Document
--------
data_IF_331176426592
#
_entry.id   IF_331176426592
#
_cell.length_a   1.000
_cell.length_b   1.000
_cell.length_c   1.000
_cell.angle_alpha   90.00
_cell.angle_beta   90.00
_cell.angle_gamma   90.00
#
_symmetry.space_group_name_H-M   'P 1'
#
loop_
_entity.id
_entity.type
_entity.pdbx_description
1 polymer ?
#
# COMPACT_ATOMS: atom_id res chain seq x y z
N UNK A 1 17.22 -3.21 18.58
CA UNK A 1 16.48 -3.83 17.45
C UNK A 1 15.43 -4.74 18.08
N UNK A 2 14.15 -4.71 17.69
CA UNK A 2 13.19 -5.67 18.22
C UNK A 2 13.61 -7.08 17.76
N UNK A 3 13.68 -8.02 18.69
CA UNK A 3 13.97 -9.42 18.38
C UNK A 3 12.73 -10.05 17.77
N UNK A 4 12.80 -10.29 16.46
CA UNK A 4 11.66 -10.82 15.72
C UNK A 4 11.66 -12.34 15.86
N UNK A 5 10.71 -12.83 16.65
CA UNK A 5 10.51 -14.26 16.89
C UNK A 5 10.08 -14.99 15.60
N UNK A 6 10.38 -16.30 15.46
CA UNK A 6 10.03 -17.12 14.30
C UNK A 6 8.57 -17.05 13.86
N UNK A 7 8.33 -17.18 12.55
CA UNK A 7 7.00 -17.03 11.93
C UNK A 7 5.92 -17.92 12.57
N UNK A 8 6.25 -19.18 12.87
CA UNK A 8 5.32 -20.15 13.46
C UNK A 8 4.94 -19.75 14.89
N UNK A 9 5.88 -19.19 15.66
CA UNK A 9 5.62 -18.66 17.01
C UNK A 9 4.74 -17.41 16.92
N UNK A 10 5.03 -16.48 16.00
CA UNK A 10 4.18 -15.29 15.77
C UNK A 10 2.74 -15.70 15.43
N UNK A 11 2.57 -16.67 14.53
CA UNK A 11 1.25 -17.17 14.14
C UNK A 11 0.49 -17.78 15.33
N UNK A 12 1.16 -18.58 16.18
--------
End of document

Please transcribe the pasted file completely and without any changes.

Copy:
data_IF_331176426592
#
_entry.id   IF_331176426592
#
_cell.length_a   1.000
_cell.length_b   1.000
_cell.length_c   1.000
_cell.angle_alpha   90.00
_cell.angle_beta   90.00
_cell.angle_gamma   90.00
#
_symmetry.space_group_name_H-M   'P 1'
#
loop_
_entity.id
_entity.type
_entity.pdbx_description
1 polymer ?
#
# COMPACT_ATOMS: atom_id res chain seq x y z
N UNK A 1 17.22 -3.21 18.58
CA UNK A 1 16.48 -3.83 17.45
C UNK A 1 15.43 -4.74 18.08
N UNK A 2 14.15 -4.71 17.69
CA UNK A 2 13.19 -5.67 18.22
C UNK A 2 13.61 -7.08 17.76
N UNK A 3 13.68 -8.02 18.69
CA UNK A 3 13.97 -9.42 18.38
C UNK A 3 12.73 -10.05 17.77
N UNK A 4 12.80 -10.29 16.46
CA UNK A 4 11.66 -10.82 15.72
C UNK A 4 11.66 -12.34 15.86
N UNK A 5 10.71 -12.83 16.65
CA UNK A 5 10.51 -14.26 16.89
C UNK A 5 10.08 -14.99 15.60
N UNK A 6 10.38 -16.30 15.46
CA UNK A 6 10.03 -17.12 14.30
C UNK A 6 8.57 -17.05 13.86
N UNK A 7 8.33 -17.18 12.55
CA UNK A 7 7.00 -17.03 11.93
C UNK A 7 5.92 -17.92 12.57
N UNK A 8 6.25 -19.18 12.87
CA UNK A 8 5.32 -20.15 13.46
C UNK A 8 4.94 -19.75 14.89
N UNK A 9 5.88 -19.19 15.66
CA UNK A 9 5.62 -18.66 17.01
C UNK A 9 4.74 -17.41 16.92
N UNK A 10 5.03 -16.48 16.00
CA UNK A 10 4.18 -15.29 15.77
C UNK A 10 2.74 -15.70 15.43
N UNK A 11 2.57 -16.67 14.53
CA UNK A 11 1.25 -17.17 14.14
C UNK A 11 0.49 -17.78 15.33
N UNK A 12 1.16 -18.58 16.18